What was both sickening and revealing in the 24 punches, 2 knees to the head, and 1 head stomping in the assault on the Wanganui student was that each and every one of these blows made by the perpetrator went unanswered by the victim – the resources the victim most desperately needed (the ability in that moment to fight back for her potential survival), were absent.

Any programme, philosophy, or law that undermines or chastises a person for legitimate self-defence, is, in light of the above evidence, itself an abusive bully.

ENDS

© Scoop Media

 
 
 
 
 
Culture Headlines | Health Headlines | Education Headlines

 
Activism: Greenpeace Intercepts World’s Biggest Seismic Oil Ship

Greenpeace crew have made contact with the world’s biggest seismic oil ship after travelling 50 nautical miles on two rigid-hulled inflatables off the coast of Wairarapa... Greenpeace radioed the master of the Amazon Warrior to deliver an open letter of protest signed by over 60,000 New Zealanders. More>>

ALSO:

Carrie Fisher: Hollywood In-Breeding & The Velocity Of Being - Binoy Kampmark

There was always going to be a good deal of thick drama around Carrie Fisher, by her own confession, a product of Hollywood in-breeding. Her parents, Debbie Reynolds and the crooner Eddie Fisher, provided ample material for the gossip columns in a marriage breakup after Eddie sped away with Elizabeth Taylor. More>>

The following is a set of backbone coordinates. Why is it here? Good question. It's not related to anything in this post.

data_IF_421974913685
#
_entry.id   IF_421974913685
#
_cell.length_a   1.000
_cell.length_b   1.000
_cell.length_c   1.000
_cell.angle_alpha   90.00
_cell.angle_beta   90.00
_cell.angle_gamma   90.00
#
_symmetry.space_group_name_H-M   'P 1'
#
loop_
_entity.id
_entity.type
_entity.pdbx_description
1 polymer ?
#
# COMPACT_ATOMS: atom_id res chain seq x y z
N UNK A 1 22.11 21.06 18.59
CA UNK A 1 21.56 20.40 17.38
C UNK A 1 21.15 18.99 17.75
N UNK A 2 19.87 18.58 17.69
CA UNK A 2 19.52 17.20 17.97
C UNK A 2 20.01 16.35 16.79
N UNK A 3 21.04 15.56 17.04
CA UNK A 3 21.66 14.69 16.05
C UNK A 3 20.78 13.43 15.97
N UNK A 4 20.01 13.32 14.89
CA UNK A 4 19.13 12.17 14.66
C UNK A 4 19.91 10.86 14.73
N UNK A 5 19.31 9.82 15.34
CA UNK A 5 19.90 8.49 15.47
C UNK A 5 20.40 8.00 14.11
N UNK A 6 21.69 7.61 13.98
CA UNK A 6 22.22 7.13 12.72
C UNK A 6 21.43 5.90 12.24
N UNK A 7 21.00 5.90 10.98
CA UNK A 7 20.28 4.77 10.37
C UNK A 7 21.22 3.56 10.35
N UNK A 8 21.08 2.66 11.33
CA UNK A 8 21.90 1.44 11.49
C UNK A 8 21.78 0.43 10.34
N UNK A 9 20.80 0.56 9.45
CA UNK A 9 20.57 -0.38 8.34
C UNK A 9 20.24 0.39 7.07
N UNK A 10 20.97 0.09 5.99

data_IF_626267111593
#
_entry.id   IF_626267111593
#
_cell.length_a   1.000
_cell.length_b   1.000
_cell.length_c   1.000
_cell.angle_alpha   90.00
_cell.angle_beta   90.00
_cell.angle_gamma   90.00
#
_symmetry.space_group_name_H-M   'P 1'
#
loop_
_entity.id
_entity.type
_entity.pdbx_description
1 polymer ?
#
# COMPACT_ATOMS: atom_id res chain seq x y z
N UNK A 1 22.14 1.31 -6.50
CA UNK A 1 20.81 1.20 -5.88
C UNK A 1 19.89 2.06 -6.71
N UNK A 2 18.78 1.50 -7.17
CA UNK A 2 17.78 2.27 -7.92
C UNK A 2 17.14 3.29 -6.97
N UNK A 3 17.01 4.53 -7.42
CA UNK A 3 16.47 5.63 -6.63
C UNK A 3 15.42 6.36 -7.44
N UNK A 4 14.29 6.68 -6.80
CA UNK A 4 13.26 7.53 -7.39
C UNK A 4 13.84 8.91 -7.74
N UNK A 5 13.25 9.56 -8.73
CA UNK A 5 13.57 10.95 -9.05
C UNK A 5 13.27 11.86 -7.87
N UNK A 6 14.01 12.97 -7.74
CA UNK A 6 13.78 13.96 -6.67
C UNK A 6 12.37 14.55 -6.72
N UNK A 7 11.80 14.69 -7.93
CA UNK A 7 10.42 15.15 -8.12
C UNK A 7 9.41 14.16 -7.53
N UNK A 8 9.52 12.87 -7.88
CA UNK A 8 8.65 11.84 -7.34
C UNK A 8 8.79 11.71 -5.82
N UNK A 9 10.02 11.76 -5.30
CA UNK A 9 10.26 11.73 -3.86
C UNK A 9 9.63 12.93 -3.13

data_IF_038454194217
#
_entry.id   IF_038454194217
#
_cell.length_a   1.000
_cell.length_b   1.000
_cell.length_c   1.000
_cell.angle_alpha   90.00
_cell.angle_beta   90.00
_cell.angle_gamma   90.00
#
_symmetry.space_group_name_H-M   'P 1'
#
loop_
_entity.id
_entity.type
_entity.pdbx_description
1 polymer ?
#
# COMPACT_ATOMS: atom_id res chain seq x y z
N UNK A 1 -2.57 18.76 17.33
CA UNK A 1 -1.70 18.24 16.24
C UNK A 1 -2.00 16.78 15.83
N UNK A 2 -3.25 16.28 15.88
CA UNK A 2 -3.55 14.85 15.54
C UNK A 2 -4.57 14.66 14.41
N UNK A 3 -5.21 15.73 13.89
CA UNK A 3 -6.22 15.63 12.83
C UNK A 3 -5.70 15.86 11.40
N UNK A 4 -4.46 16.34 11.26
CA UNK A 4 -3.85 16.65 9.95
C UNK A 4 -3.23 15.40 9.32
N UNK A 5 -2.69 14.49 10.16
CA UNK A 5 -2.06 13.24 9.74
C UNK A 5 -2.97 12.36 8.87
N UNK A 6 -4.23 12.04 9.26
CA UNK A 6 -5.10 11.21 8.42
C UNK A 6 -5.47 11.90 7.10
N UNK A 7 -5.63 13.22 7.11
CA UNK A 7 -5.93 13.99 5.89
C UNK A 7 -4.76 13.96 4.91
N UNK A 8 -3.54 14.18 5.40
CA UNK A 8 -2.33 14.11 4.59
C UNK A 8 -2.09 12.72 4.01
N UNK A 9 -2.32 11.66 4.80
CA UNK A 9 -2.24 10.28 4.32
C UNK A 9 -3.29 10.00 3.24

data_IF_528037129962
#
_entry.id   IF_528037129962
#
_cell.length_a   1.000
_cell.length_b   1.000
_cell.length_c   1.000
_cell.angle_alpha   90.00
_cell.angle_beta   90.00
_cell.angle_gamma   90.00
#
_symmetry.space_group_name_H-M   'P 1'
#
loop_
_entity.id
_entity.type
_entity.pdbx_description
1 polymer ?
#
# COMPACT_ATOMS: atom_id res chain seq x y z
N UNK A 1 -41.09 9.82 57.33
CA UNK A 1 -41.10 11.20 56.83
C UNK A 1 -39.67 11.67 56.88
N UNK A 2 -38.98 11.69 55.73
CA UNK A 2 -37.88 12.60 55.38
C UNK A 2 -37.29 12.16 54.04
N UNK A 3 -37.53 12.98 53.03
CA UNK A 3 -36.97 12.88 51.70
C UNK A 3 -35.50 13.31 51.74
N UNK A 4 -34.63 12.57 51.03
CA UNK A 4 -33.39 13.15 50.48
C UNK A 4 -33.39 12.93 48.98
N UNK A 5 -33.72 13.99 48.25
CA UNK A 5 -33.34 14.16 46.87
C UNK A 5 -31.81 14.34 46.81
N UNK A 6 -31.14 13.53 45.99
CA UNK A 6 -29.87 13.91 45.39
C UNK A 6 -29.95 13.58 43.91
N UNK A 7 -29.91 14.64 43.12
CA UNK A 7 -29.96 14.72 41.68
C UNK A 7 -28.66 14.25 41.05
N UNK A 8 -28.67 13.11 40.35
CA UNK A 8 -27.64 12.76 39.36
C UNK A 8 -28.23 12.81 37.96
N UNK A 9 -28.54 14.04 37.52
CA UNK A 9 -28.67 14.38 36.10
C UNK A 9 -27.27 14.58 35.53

• Image: Tracey Nearmy / EPA
  • Gordon Campbell: On The Best Albums Of 2016

    OK, I’m not even going to try and rationalise this surrender to a ‘best of’ listicle. Still…maybe there is an argument for making some semblance of narrative order out of a year that brought us Trump, Brexit and the deaths of Prince, David Bowie, Leonard Cohen and Alan Vega, who I missed just as much as the Big Three. So without further ado….oh, but first a word from the sponsor More>>

    Emojis: World’s First Māori Emoji App Launched

    It’s here - the world’s first Māori emoji app Emotiki has landed just in time for summer roadtrips and santa stockings, with 200 Māori and Kiwi cultural icons for people to share their kiwiana moments with each other and the world. More>>

    ALSO:

    Howard Davis: Album Of The Year - Van Morrison's 'Keep Me Singing'

    2016 was a grand year for Van The Man - The Belfast Cowboy turned 71, received a knighthood, and reissued an expanded set of soul-fired live recordings from 1973 ('It's Too Late to Stop Now'). In the game for 53 years now, Morrison's albums consistently open new windows into the heart and soul of one of the most enigmatic figures in modern music. More>>

    Review: The NZSO Performs Handel's Messiah

    Max Rashbrooke: Saturday night's performance took the piece back to something like the way it would have originally been performed when premiered in 1742, with an orchestra of 20-30 players and only a few more singers. More>>

    Culture: Rare Hundertwasser Conservation Posters Found After 40 Years

    When Jan and Arnold Heine put a roll of conservation posters into storage in 1974 they had no idea that 42 years later they would be collectors items. More>>

    Get More From Scoop

     
     

    LATEST HEADLINES

     
     
     
     
    Education
    Search Scoop  
     
     
    Powered by Vodafone
    NZ independent news